“The Biden child tax credit, childcare and universal pre-K really go together,” Pelosi said.

Asked if Democrats would drop programs from the bill, Pelosi was noncommittal: “We hope not,” she said.

Democrats still haven’t come to an agreement on what the reconciliation bill’s overall price tag should be. Sens. Joe Manchin (D-W.Va.) and Kyrsten Sinema (D-Ariz.) have made clear that they won’t support the proposed $3.5 trillion. Manchin has previously said he supports a $1.5 trillion investment, while Sinema refuses to give a top-line number she’d back.

The lack of specifics from Sinema and Manchin has aggravated the progressive wing of the party, especially as party leadership begins to contemplate what programs they might have to cut.

“We are not going to negotiate with ourselves,” Sen. Bernie Sanders (I-Vt.) said. “The time is now long overdue for Senator Manchin, and Senator Sinema, to tell us exactly what they want to cut.”

Speaker of the House Nancy Pelosi (D-Calif.) conducts her weekly news conference in the Capitol Visitor Center where she discussed the House vote on debt ceiling on Oct. 12.
Speaker of the House Nancy Pelosi (D-Calif.) conducts her weekly news conference in the Capitol Visitor Center where she discussed the House vote on debt ceiling on Oct. 12.
Tom Williams via Getty Images

Pelosi admitting that Democrats would likely have to pursue a much narrower reconciliation bill echoes the moderate to conservative faction of the party’s position. Blue Dog Caucus co-chair Rep. Stephanie Murphy (D-Fla.) has said it is “political reality” that the bill must be smaller.

The New Democrat Coalition, a bloc of moderate House Democrats, praised Pelosi’s Monday night letter, saying the Speaker “aligns” with their views on the reconciliation bill. The New Democrats have advocated for an extremely slimmed down bill that would extend some version of the expanded child tax credit, fund the Affordable Care Act premium subsidies, and pass provisions to address climate change.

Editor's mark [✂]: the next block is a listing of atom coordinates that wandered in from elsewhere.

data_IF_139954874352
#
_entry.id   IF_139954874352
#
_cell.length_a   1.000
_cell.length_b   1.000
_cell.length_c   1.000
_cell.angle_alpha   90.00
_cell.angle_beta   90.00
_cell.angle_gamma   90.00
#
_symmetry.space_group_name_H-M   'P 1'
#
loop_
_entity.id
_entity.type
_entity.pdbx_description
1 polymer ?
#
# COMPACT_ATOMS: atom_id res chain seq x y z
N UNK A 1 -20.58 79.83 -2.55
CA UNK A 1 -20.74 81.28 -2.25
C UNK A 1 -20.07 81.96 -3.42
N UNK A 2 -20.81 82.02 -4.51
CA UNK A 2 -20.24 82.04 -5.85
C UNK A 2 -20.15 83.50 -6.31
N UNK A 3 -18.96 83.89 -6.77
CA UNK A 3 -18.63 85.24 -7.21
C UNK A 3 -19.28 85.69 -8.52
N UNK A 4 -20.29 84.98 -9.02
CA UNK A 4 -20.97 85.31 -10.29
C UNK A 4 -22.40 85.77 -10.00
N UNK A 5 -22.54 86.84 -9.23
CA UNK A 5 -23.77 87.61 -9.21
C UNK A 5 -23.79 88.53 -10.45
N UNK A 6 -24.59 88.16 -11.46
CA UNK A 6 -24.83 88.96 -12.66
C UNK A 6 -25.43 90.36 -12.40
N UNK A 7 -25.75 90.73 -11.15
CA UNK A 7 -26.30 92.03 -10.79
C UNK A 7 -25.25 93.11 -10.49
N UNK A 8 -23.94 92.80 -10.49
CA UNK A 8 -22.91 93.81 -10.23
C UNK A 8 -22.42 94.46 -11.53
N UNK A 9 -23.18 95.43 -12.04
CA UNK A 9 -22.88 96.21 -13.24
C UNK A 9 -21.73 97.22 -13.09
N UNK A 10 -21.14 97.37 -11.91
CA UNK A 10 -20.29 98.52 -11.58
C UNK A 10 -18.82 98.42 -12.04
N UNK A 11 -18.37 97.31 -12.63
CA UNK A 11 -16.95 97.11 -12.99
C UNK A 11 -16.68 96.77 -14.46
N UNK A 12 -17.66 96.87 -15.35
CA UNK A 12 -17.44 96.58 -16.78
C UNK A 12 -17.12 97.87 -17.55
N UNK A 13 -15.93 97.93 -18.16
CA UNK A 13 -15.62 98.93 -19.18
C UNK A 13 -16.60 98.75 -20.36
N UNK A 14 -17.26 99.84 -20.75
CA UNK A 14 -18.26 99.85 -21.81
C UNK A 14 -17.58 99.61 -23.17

Including more programs as part of a slimmed-down bill would require Democrats to shorten the programs’ duration, so that their ostensible cost takes up less space in a 10-year budget window. Lawmakers have routinely made policies temporary with the full intention of making them permanent later, but the New Democrats are rejecting that strategy.

“We cannot leave President Biden’s legacy to chance with budgetary gimmicks and short-term cliffs,” New Democrats chair Suzan DelBene (D-Wash.) told HuffPost. “I have little confidence that a future Republican-controlled House or Senate would extend the enhanced Child Tax Credit or other Democratic priorities without significant erosion.”

In addition to chairing the New Democrat Coalition, DelBene has been one of the House’s most vocal proponents of the child tax credit expansion. And in last month’s battle over whether the House should approve a bipartisan infrastructure bill before the Build Back Better bill, the New Democrats did not endorse the call from a tiny faction of conservative Democrats to separate the bills and pass infrastructure first.

But now there’s an apparent rift between two caucuses, each of which has roughly 100 members, with how to proceed should the bill be smaller. That said, no one is exactly sure just how small they’ll have to go either.